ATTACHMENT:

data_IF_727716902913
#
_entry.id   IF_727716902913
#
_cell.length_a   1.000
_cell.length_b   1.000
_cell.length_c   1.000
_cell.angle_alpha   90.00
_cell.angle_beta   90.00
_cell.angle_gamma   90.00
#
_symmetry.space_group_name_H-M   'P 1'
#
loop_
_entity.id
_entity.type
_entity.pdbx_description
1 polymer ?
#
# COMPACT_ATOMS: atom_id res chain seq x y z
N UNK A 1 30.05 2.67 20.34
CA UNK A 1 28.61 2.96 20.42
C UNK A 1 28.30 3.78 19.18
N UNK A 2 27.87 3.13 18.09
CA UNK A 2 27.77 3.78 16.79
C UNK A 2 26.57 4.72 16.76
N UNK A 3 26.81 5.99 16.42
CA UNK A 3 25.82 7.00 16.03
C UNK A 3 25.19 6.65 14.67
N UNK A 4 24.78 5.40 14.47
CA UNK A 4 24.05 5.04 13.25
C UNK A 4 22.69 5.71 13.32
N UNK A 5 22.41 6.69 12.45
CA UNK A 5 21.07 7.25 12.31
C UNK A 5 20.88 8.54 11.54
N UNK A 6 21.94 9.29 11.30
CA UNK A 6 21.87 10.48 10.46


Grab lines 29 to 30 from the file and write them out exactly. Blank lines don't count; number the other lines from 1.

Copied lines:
C UNK A 3 25.19 6.65 14.67
N UNK A 4 24.78 5.40 14.47